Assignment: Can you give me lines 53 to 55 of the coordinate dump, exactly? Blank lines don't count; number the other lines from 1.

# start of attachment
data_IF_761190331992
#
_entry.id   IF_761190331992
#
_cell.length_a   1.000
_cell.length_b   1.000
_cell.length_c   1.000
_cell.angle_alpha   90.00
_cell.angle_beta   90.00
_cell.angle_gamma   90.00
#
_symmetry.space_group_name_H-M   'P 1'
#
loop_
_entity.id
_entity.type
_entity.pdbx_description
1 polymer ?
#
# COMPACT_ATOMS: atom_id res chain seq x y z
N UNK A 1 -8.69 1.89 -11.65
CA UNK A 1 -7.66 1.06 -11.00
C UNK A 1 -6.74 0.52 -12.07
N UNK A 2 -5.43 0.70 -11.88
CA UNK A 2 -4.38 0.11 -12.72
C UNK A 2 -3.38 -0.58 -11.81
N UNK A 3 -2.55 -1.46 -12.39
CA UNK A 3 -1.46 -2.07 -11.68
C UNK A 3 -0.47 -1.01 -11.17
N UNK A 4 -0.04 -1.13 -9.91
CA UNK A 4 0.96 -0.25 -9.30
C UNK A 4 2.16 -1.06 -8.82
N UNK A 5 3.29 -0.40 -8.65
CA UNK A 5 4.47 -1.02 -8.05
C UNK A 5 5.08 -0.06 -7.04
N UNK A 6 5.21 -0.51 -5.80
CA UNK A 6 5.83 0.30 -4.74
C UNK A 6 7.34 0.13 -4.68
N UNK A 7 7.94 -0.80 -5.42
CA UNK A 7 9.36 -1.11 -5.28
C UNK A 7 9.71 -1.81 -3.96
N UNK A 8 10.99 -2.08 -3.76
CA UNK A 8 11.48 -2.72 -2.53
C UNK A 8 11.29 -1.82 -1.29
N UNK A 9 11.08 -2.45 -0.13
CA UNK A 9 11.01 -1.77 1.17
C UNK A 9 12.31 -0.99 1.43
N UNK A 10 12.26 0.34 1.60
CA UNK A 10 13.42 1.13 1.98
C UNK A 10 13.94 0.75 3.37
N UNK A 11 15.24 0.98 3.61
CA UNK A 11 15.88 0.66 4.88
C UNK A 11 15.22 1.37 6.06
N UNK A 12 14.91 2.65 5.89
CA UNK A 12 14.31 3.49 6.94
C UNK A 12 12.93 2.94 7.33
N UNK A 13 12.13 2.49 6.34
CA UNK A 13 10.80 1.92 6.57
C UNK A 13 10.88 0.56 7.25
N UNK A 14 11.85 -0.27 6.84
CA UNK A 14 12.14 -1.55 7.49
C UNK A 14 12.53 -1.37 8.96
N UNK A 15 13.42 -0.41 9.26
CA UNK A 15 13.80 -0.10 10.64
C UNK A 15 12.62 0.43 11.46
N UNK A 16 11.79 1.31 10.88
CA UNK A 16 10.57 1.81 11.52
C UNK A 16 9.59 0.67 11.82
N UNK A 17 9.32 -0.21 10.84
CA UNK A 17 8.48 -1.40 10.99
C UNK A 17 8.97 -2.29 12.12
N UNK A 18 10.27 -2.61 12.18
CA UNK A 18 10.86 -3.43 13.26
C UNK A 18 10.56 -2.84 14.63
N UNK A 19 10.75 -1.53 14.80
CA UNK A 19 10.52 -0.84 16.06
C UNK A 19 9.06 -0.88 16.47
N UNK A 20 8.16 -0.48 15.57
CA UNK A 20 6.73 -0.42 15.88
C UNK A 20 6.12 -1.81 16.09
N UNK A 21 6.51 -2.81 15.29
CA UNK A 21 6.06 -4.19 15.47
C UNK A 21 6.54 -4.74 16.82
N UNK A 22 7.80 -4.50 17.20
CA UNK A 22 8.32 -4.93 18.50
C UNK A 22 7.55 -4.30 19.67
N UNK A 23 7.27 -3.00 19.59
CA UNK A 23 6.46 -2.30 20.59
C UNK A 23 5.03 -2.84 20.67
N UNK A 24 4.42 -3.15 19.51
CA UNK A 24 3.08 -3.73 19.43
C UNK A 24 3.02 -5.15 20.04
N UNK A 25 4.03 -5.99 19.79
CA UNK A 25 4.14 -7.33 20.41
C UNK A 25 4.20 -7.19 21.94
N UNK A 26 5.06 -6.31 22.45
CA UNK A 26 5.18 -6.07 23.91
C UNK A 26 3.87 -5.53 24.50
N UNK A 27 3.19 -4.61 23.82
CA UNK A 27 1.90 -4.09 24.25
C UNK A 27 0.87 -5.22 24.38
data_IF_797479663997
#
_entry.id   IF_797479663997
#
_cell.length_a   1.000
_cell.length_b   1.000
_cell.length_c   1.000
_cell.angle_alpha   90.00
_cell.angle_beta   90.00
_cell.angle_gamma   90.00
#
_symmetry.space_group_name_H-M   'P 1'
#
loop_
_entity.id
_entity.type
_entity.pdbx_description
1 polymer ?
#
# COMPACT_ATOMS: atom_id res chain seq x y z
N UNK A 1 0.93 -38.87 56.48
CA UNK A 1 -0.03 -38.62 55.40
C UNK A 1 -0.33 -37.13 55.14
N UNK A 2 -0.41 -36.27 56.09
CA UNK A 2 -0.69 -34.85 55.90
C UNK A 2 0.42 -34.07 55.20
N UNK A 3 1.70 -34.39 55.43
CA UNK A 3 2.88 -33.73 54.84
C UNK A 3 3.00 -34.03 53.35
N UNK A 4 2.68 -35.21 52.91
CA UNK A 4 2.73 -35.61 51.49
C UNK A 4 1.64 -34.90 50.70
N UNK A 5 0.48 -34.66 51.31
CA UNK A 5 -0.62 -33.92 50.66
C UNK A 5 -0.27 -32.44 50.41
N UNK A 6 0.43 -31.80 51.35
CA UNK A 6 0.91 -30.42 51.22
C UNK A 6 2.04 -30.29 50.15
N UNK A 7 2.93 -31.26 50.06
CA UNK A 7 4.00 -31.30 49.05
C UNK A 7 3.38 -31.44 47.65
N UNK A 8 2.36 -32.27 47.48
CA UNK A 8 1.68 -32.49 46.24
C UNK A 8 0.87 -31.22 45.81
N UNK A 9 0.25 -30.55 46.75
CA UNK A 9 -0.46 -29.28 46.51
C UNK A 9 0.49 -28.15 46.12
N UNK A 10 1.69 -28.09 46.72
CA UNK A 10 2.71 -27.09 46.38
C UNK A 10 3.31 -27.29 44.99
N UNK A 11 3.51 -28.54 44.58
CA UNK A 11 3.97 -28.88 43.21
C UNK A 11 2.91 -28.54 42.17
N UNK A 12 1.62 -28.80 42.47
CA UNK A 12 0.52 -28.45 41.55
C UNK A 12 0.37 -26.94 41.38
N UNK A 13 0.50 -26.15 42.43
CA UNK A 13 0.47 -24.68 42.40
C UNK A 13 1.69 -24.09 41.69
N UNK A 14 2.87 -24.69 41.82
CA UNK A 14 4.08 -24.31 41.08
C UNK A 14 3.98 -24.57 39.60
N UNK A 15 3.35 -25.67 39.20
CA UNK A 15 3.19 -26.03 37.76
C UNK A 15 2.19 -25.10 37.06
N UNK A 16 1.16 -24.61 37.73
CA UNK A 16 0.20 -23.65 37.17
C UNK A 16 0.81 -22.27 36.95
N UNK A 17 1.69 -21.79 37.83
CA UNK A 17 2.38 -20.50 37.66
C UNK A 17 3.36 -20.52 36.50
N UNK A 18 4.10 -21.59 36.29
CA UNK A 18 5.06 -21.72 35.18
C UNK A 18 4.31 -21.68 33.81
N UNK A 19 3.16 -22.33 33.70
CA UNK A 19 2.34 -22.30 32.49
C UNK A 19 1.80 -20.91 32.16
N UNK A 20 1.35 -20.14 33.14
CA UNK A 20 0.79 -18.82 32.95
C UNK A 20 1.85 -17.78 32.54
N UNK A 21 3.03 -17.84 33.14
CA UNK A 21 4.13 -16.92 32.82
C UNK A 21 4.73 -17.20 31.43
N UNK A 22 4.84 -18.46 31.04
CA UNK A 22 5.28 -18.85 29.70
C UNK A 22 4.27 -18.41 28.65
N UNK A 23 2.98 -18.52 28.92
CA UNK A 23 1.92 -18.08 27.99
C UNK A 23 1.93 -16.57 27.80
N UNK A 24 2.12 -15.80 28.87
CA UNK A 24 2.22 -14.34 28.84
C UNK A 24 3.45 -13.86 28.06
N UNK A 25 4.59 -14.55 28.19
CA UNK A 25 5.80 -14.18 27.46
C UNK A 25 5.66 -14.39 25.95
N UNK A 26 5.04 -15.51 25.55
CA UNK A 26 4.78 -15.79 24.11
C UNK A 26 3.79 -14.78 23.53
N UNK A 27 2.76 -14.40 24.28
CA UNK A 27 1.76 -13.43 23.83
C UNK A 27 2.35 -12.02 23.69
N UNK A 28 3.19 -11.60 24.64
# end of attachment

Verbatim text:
C UNK A 11 15.22 1.37 6.06
N UNK A 12 14.91 2.65 5.89
CA UNK A 12 14.31 3.49 6.94